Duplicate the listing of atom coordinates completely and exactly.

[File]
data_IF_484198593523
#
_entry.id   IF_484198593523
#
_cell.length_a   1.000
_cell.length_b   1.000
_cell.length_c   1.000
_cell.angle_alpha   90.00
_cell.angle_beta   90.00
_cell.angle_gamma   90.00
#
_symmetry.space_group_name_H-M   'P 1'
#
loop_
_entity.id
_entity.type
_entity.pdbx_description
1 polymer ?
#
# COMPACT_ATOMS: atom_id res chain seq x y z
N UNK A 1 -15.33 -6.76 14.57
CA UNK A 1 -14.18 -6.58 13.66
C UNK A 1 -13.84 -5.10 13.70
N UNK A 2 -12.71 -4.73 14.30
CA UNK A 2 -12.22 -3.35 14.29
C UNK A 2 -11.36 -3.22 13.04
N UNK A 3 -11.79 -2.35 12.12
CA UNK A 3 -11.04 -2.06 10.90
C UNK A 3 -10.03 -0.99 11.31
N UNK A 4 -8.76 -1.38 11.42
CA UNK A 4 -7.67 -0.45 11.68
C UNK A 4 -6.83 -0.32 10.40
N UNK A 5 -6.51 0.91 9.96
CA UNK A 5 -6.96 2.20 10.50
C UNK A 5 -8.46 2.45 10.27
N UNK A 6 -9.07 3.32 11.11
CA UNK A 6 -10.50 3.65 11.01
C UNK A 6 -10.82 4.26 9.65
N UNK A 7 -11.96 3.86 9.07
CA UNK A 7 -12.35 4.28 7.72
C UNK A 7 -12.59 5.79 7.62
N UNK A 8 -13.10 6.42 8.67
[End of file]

data_IF_484198593523
#
_entry.id   IF_484198593523
#
_cell.length_a   1.000
_cell.length_b   1.000
_cell.length_c   1.000
_cell.angle_alpha   90.00
_cell.angle_beta   90.00
_cell.angle_gamma   90.00
#
_symmetry.space_group_name_H-M   'P 1'
#
loop_
_entity.id
_entity.type
_entity.pdbx_description
1 polymer ?
#
# COMPACT_ATOMS: atom_id res chain seq x y z
N UNK A 1 -15.33 -6.76 14.57
CA UNK A 1 -14.18 -6.58 13.66
C UNK A 1 -13.84 -5.10 13.70
N UNK A 2 -12.71 -4.73 14.30
CA UNK A 2 -12.22 -3.35 14.29
C UNK A 2 -11.36 -3.22 13.04
N UNK A 3 -11.79 -2.35 12.12
CA UNK A 3 -11.04 -2.06 10.90
C UNK A 3 -10.03 -0.99 11.31
N UNK A 4 -8.76 -1.38 11.42
CA UNK A 4 -7.67 -0.45 11.68
C UNK A 4 -6.83 -0.32 10.40
N UNK A 5 -6.51 0.91 9.96
CA UNK A 5 -6.96 2.20 10.50
C UNK A 5 -8.46 2.45 10.27
N UNK A 6 -9.07 3.32 11.11
CA UNK A 6 -10.50 3.65 11.01
C UNK A 6 -10.82 4.26 9.65
N UNK A 7 -11.96 3.86 9.07
CA UNK A 7 -12.35 4.28 7.72
C UNK A 7 -12.59 5.79 7.62
N UNK A 8 -13.10 6.42 8.67